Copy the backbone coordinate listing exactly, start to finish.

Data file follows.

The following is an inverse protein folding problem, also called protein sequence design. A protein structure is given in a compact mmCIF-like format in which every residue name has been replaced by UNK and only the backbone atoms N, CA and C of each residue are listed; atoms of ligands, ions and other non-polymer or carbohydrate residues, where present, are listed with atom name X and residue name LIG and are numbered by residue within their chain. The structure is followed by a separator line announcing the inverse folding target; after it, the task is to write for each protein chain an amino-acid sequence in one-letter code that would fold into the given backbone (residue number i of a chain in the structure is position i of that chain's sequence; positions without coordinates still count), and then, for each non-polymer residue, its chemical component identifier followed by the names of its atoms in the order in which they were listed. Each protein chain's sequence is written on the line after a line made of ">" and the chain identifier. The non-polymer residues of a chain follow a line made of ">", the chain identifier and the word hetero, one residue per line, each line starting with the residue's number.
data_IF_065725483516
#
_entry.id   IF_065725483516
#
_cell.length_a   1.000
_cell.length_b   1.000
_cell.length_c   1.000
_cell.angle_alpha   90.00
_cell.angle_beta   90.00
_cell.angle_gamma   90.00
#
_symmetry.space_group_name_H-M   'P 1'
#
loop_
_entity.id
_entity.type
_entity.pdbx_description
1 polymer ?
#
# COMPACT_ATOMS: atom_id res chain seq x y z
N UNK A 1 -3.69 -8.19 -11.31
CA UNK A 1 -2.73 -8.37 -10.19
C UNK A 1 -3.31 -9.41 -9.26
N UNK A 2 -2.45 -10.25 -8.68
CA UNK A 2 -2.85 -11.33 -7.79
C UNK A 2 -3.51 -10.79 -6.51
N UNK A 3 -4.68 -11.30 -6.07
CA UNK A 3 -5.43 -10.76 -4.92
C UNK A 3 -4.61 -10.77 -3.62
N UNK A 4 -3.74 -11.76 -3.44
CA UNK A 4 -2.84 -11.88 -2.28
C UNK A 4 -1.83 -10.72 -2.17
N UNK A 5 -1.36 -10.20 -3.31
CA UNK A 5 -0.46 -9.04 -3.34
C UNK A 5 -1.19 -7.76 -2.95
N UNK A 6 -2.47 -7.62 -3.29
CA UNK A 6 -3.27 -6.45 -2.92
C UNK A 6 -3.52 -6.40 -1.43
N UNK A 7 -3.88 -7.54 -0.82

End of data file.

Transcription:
The following is an inverse protein folding problem, also called protein sequence design. A protein structure is given in a compact mmCIF-like format in which every residue name has been replaced by UNK and only the backbone atoms N, CA and C of each residue are listed; atoms of ligands, ions and other non-polymer or carbohydrate residues, where present, are listed with atom name X and residue name LIG and are numbered by residue within their chain. The structure is followed by a separator line announcing the inverse folding target; after it, the task is to write for each protein chain an amino-acid sequence in one-letter code that would fold into the given backbone (residue number i of a chain in the structure is position i of that chain's sequence; positions without coordinates still count), and then, for each non-polymer residue, its chemical component identifier followed by the names of its atoms in the order in which they were listed. Each protein chain's sequence is written on the line after a line made of ">" and the chain identifier. The non-polymer residues of a chain follow a line made of ">", the chain identifier and the word hetero, one residue per line, each line starting with the residue's number.
data_IF_065725483516
#
_entry.id   IF_065725483516
#
_cell.length_a   1.000
_cell.length_b   1.000
_cell.length_c   1.000
_cell.angle_alpha   90.00
_cell.angle_beta   90.00
_cell.angle_gamma   90.00
#
_symmetry.space_group_name_H-M   'P 1'
#
loop_
_entity.id
_entity.type
_entity.pdbx_description
1 polymer ?
#
# COMPACT_ATOMS: atom_id res chain seq x y z
N UNK A 1 -3.69 -8.19 -11.31
CA UNK A 1 -2.73 -8.37 -10.19
C UNK A 1 -3.31 -9.41 -9.26
N UNK A 2 -2.45 -10.25 -8.68
CA UNK A 2 -2.85 -11.33 -7.79
C UNK A 2 -3.51 -10.79 -6.51
N UNK A 3 -4.68 -11.30 -6.07
CA UNK A 3 -5.43 -10.76 -4.92
C UNK A 3 -4.61 -10.77 -3.62
N UNK A 4 -3.74 -11.76 -3.44
CA UNK A 4 -2.84 -11.88 -2.28
C UNK A 4 -1.83 -10.72 -2.17
N UNK A 5 -1.36 -10.20 -3.31
CA UNK A 5 -0.46 -9.04 -3.34
C UNK A 5 -1.19 -7.76 -2.95
N UNK A 6 -2.47 -7.62 -3.29
CA UNK A 6 -3.27 -6.45 -2.92
C UNK A 6 -3.52 -6.40 -1.43
N UNK A 7 -3.88 -7.54 -0.82